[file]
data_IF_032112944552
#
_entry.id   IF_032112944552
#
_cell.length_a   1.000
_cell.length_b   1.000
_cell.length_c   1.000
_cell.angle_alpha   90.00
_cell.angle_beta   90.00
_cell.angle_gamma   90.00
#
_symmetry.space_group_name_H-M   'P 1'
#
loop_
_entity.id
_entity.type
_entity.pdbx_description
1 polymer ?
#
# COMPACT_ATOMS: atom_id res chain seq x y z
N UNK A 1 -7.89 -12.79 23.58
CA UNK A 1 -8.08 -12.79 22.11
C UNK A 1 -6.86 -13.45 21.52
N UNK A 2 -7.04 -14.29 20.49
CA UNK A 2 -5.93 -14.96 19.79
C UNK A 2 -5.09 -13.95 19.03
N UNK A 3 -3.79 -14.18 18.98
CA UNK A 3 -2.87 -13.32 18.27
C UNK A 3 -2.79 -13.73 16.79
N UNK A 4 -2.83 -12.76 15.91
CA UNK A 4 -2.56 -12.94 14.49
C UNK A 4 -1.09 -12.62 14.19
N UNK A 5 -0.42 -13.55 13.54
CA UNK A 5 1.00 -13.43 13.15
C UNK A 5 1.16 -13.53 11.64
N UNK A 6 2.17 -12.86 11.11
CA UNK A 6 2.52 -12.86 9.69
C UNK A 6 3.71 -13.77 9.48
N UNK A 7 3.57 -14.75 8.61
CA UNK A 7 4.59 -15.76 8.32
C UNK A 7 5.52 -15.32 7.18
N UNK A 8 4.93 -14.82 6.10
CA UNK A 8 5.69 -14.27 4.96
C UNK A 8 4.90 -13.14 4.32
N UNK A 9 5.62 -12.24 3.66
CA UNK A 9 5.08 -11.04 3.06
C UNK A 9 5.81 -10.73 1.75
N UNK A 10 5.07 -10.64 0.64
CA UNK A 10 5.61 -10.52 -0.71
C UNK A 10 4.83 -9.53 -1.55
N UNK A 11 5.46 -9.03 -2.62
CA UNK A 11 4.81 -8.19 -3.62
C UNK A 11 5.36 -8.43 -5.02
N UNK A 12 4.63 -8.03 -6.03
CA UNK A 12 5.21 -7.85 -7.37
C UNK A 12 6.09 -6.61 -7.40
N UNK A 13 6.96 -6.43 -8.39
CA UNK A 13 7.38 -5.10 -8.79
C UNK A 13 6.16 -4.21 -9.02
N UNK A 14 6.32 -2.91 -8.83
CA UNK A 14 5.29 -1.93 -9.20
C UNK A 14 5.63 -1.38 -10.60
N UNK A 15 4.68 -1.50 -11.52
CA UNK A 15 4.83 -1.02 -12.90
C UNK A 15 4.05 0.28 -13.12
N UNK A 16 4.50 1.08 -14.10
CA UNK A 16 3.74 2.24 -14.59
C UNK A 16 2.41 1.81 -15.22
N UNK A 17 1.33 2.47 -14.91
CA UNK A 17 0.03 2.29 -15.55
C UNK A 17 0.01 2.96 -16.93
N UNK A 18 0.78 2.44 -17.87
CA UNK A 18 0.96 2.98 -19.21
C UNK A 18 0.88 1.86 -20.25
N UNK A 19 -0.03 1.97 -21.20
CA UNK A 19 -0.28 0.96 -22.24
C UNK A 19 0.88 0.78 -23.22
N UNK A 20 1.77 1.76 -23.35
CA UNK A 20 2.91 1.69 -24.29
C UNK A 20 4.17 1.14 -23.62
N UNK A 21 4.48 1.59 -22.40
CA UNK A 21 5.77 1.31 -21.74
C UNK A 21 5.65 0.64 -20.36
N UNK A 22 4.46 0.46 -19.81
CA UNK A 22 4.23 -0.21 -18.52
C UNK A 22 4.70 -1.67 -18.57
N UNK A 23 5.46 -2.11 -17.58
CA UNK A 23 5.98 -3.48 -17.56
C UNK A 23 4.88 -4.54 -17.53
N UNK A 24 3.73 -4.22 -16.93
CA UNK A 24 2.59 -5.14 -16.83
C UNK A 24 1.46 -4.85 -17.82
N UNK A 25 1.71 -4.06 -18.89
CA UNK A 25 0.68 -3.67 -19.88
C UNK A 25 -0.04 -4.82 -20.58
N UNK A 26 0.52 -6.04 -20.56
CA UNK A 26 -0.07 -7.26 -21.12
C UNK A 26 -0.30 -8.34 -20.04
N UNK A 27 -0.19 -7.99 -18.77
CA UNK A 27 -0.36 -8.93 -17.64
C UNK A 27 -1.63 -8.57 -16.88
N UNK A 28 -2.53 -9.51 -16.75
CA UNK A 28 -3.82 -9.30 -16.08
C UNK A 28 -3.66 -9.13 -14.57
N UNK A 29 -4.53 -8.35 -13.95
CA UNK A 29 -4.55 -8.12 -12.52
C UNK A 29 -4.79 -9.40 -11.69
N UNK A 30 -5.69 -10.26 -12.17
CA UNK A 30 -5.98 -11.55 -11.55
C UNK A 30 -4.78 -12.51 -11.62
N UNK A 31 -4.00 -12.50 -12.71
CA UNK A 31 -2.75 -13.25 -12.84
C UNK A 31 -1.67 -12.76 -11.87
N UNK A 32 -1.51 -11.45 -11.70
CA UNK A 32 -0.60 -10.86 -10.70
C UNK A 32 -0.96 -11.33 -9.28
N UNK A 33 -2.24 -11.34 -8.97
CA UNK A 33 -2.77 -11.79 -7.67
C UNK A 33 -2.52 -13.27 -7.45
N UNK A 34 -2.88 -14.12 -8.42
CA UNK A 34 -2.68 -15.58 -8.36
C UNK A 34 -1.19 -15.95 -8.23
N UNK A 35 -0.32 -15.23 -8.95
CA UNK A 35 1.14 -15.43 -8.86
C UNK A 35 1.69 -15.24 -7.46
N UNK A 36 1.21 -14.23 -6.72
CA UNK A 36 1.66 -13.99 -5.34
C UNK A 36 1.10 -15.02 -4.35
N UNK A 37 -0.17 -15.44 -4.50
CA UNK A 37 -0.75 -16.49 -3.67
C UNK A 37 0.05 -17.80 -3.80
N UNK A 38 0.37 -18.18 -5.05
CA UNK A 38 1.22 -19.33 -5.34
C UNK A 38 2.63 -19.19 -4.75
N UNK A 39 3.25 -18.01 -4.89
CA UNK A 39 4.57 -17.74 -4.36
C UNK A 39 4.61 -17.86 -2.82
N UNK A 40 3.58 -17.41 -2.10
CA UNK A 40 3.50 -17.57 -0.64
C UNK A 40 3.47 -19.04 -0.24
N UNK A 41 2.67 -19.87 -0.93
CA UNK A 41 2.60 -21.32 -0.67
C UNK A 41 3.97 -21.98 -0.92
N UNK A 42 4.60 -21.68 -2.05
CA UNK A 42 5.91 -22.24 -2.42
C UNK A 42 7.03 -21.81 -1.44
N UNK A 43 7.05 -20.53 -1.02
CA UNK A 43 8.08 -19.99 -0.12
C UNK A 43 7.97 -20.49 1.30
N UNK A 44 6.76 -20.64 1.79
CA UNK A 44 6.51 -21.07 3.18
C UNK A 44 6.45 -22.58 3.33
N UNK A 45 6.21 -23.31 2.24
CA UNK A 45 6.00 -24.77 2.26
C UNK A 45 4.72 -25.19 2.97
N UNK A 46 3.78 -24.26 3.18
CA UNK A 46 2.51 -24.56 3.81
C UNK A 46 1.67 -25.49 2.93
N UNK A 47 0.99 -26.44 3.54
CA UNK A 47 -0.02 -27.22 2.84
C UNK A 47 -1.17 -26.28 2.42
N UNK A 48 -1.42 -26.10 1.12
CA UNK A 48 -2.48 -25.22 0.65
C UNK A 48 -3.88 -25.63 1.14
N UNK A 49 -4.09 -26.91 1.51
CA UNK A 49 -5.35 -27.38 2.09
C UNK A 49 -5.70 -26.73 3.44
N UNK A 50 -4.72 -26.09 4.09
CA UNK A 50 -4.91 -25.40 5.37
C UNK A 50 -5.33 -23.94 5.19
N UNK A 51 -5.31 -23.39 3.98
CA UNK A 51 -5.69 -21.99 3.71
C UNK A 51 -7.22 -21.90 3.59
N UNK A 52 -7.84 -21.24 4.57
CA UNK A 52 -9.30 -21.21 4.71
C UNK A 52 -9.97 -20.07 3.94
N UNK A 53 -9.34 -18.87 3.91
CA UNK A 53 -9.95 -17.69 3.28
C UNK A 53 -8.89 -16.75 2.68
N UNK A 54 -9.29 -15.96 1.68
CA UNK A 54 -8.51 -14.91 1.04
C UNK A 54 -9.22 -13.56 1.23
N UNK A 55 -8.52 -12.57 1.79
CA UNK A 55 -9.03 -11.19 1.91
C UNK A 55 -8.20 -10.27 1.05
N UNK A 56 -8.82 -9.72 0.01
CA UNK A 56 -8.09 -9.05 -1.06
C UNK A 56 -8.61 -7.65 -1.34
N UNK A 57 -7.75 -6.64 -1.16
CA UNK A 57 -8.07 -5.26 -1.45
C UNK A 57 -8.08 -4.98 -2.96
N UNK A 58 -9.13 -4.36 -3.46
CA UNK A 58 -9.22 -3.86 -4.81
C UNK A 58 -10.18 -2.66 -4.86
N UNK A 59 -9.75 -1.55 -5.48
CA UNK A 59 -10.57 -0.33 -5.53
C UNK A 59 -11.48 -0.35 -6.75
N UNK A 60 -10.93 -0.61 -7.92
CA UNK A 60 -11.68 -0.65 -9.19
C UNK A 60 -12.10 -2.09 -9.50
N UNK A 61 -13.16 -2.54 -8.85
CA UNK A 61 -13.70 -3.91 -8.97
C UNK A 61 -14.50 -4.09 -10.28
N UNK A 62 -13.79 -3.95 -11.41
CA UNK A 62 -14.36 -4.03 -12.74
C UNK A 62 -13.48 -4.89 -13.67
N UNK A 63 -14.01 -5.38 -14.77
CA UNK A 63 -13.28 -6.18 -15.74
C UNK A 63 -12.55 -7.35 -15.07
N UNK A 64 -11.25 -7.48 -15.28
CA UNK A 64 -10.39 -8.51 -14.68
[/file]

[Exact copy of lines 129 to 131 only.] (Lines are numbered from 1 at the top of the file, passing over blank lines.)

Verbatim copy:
N UNK A 37 -0.17 -15.44 -4.50
CA UNK A 37 -0.75 -16.49 -3.67
C UNK A 37 0.05 -17.80 -3.80